Grand Rounds National Scenic Byway
- DesignationNational Scenic Byway (1998)
- Intrinsic QualitiesRecreation
- Length50 miles
The country's longest continuous system of public urban parkways, this has been the preeminent urban parkway system for more than a century. Lovely parks, trails, lakes, and parkways surround the city of Minneapolis. Enjoy the Chain of Lakes, Lake Nokomis, Lake Hiawatha, Minnehaha Falls, and much more.
Story of the Byway
The Grand Rounds Scenic drive offers a little bit of everything: great scenery, historic sites, modern and contemporary art, outdoor recreation, and great shopping and dining, all within the heart of Minneapolis. Paved walking and biking paths follow tree-lined roadways and parks, circle the Chain of Lakes (Nokomis, Harriet, Maka Ska and Lake of the Isles), pass Minnehaha Creek, and follow the downtown riverfront along the Mississippi.
The Grand Rounds is one of the country’s longest continuous systems of public urban parkways and has been the preeminent urban parkway system for more than a century. It is also an excellent bike ride.
The Grand Rounds encompasses natural features, including lakes, creeks, woodlands, riverbanks, and wetlands, as well as constructed features, like canals, lagoons, greenways and parks, playgrounds, parkways, trails, golf courses, athletic fields, picnic grounds, gardens, and bridges.
Originally conceived by Horace W. S. Cleveland and other visionaries in the early days of the Minneapolis Park System, the Grand Rounds is a unique example of a connected park system created for the benefit of the citizens and visitors of Minneapolis.
Highlights include a wildflower garden at Theodore Wirth Park, a large rose garden at Lake Harriet and a beautiful waterfall at Minnehaha Park. The byway brings you close to Orchestra Hall, Weisman Art Museum, Minneapolis Institute of Arts, Walker Art Center and Minneapolis Sculpture Garden, and Guthrie Theater, one of many excellent theater companies in town. Learn about the city's history at the Mill City Museum, along the historic riverfront downtown, near the 1883 Stone Arch Bridge.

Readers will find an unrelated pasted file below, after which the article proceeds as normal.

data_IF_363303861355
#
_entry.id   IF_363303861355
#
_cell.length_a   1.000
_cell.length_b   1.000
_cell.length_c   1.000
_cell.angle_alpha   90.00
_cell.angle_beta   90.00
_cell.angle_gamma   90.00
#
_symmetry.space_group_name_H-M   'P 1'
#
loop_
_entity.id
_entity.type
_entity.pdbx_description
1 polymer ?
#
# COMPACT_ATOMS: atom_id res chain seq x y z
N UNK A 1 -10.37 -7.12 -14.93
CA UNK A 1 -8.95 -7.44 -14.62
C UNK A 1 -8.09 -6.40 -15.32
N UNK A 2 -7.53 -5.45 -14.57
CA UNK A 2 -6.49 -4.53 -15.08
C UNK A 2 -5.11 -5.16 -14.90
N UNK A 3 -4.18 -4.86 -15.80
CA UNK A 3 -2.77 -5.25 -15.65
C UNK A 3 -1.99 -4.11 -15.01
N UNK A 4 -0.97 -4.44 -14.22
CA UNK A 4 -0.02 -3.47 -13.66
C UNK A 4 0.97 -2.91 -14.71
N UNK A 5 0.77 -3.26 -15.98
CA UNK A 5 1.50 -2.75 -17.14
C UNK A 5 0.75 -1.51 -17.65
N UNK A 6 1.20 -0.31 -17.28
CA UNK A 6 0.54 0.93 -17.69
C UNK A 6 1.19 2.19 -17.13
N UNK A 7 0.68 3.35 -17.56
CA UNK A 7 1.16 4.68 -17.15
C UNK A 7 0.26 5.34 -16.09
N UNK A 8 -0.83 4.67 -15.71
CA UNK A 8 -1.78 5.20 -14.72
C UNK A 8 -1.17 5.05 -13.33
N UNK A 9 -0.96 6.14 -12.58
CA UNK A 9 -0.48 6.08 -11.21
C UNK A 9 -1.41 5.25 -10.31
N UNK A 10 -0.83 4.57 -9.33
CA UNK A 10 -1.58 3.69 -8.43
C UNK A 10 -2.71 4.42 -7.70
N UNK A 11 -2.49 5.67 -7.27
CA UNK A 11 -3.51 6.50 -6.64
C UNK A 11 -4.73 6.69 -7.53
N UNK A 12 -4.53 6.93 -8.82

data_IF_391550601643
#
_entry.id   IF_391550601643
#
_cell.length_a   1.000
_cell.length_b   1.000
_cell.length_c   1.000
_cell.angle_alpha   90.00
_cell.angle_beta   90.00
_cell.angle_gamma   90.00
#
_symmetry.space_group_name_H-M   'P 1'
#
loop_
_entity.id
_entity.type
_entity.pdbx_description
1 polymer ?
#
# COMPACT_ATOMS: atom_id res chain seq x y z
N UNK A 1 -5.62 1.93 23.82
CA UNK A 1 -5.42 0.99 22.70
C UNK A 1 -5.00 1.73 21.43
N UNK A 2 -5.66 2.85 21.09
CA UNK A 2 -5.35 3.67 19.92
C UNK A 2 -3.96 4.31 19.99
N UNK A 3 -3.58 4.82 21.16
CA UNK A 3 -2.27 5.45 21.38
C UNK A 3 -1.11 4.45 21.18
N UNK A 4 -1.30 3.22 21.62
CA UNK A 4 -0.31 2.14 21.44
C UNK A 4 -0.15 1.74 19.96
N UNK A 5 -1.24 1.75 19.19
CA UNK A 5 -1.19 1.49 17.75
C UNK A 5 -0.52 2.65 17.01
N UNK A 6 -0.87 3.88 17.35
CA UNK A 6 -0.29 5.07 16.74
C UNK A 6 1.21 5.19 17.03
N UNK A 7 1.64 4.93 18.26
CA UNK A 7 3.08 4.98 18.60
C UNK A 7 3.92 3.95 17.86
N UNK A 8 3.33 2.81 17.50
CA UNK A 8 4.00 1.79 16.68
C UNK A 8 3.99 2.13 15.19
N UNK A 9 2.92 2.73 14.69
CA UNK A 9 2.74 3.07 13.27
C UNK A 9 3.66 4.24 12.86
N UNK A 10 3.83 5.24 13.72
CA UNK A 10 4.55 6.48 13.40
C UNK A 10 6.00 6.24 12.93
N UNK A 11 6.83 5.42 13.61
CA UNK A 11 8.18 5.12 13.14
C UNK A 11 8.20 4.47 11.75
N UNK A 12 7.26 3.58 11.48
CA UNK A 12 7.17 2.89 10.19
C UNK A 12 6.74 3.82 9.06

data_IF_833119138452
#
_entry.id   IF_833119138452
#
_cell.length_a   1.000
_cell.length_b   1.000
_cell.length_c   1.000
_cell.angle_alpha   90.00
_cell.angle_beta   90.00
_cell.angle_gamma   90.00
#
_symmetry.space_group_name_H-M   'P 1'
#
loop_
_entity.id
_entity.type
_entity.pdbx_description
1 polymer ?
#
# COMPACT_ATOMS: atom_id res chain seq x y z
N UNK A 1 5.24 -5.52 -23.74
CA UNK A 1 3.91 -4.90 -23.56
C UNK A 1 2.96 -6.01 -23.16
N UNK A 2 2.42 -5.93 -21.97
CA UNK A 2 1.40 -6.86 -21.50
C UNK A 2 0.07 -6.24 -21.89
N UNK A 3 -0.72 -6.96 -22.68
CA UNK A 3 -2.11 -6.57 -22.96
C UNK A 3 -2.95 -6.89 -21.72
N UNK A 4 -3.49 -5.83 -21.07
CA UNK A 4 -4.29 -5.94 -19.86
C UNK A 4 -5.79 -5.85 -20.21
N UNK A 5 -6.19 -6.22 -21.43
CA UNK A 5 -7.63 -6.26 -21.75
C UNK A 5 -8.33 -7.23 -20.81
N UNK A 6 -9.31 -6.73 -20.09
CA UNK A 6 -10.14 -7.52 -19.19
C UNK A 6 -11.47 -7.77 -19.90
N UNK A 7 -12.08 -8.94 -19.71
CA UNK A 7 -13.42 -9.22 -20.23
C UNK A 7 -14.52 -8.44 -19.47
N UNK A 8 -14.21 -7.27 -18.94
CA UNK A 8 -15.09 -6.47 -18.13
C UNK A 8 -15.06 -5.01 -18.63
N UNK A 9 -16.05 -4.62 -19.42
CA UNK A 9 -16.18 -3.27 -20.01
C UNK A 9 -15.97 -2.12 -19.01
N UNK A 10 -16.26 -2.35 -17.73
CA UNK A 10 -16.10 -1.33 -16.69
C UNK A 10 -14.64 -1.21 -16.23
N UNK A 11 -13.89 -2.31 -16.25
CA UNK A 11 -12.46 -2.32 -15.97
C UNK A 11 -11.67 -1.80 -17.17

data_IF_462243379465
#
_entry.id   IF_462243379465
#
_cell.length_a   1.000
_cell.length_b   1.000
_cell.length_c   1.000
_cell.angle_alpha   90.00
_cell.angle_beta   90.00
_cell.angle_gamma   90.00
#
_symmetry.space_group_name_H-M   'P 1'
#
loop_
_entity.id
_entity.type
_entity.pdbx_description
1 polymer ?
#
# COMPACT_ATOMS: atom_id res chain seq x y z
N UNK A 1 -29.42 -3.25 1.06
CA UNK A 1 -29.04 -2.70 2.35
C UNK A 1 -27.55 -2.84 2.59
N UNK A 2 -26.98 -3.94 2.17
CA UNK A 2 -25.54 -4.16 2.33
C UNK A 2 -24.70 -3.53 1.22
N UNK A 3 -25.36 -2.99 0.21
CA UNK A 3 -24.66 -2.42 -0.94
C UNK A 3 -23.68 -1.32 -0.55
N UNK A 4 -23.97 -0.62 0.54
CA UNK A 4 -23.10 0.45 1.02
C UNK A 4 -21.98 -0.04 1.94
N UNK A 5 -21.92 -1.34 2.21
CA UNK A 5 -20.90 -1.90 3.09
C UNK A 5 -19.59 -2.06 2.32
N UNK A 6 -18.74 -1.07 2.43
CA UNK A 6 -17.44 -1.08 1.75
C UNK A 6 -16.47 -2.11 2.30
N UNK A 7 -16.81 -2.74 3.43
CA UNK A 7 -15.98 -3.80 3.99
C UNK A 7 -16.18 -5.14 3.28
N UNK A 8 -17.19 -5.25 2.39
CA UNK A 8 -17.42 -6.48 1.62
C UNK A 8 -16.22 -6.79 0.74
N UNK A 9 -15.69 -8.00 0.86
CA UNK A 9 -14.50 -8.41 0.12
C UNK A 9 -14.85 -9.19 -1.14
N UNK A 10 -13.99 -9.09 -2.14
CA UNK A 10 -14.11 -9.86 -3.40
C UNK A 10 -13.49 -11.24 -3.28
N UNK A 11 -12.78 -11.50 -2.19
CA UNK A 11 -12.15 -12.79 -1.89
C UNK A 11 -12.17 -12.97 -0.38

The route contains seven distinct segments: Downtown Riverfront; Chain of Lakes; Minnehaha; Mississippi River; Northeast; Victory Memorial: and Theodore Wirth.
The downtown Minneapolis riverfront is defined by contrasts. It's simultaneously home to the city's oldest structures—some still standing, others artfully preserved at the Mill Ruins Park—and some of its most striking, modern buildings like the Guthrie Theatre. To drive the full Grand Rounds route, start your trip at the intersection of West River Road and Plymouth Avenue and head south along the trail. Within minutes, you'll be driving by some of Minneapolis's most popular attractions, including the Stone Arch Bridge, St. Anthony Falls, the Mill City Museum and Gold Medal Park.
You'll know you've left the downtown segment of the Grand Rounds when you pass beneath the white I-35 bridge and start going downhill. From its relative peak in downtown Minneapolis, the elevation falls, rises and falls again as you head south. As you ride along the Mississippi River's western bank, look out across the river to see the Frank Gehry-designed Weisman Art Museum gleaming above the water.